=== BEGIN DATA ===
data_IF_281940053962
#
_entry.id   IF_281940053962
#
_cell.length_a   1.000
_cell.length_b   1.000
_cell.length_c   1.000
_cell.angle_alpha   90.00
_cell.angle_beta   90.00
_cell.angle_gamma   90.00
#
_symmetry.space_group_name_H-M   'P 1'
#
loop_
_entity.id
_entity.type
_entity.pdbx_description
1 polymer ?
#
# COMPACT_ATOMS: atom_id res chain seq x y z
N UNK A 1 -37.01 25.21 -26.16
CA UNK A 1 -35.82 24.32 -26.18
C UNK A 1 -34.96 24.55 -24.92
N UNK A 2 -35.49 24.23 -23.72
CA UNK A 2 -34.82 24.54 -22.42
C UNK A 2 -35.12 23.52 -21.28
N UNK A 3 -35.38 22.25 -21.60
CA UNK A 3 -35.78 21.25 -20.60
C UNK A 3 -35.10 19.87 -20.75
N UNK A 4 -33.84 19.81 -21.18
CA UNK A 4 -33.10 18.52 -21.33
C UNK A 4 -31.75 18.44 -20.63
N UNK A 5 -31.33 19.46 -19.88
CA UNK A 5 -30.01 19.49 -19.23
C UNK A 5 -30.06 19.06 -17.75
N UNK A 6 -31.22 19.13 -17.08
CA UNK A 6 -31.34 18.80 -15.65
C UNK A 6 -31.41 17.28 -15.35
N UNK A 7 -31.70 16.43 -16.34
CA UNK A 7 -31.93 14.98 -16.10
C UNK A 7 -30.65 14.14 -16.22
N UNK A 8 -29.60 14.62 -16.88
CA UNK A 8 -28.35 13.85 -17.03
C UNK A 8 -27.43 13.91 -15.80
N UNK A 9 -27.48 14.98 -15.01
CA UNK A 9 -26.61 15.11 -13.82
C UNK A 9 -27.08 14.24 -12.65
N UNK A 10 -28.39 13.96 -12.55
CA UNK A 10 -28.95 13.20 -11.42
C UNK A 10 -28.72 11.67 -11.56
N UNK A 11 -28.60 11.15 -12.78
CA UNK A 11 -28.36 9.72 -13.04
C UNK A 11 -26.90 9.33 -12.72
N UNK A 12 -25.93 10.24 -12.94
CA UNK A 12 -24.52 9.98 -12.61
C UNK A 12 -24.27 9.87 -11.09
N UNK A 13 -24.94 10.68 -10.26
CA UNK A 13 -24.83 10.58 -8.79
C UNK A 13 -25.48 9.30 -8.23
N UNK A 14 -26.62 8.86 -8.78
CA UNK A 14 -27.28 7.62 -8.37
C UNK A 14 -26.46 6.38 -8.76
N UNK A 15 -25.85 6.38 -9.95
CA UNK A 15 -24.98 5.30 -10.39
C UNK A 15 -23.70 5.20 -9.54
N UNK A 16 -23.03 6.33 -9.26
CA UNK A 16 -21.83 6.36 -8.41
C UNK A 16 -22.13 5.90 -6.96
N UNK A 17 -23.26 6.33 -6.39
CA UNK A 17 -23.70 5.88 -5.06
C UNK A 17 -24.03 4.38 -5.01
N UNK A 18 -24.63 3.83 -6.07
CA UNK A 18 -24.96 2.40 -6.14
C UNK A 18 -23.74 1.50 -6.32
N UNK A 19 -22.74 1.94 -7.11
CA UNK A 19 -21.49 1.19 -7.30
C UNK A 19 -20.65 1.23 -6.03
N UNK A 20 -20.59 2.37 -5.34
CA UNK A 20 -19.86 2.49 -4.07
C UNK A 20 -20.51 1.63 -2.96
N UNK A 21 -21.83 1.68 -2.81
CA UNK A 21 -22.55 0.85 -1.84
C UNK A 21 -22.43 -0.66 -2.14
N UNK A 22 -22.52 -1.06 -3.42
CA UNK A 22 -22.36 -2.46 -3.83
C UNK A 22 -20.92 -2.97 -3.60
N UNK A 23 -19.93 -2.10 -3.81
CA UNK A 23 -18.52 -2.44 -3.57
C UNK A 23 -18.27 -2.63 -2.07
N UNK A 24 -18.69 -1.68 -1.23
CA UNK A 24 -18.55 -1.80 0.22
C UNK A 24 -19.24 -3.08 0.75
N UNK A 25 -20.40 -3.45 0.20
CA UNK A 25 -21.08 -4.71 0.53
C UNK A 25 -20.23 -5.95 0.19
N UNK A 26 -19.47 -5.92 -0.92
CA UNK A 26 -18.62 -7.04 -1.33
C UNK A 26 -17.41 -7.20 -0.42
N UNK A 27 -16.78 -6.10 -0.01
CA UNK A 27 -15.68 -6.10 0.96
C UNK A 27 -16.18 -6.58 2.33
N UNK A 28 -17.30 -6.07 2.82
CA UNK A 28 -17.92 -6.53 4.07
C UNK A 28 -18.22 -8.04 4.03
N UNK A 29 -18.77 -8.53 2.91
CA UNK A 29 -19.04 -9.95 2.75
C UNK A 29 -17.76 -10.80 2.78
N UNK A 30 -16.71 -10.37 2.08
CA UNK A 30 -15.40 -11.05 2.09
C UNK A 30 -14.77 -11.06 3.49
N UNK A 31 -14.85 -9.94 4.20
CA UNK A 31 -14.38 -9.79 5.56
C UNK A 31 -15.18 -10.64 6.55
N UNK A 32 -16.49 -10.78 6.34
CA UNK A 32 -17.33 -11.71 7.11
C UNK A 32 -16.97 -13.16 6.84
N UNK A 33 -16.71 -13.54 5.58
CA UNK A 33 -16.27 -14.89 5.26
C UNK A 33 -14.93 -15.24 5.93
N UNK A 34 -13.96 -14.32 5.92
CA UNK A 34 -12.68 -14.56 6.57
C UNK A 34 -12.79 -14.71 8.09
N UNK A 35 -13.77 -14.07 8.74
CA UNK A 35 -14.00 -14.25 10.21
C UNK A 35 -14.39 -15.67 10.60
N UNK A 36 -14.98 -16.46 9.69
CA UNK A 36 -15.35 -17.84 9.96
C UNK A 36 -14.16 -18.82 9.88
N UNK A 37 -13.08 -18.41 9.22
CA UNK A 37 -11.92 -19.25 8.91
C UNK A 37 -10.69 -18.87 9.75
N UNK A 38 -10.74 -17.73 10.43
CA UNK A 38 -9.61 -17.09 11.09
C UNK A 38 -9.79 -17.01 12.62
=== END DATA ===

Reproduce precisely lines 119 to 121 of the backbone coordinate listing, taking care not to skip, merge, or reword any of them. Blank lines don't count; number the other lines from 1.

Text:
C UNK A 33 -14.93 -15.24 5.93
N UNK A 34 -13.96 -14.32 5.92
CA UNK A 34 -12.68 -14.56 6.57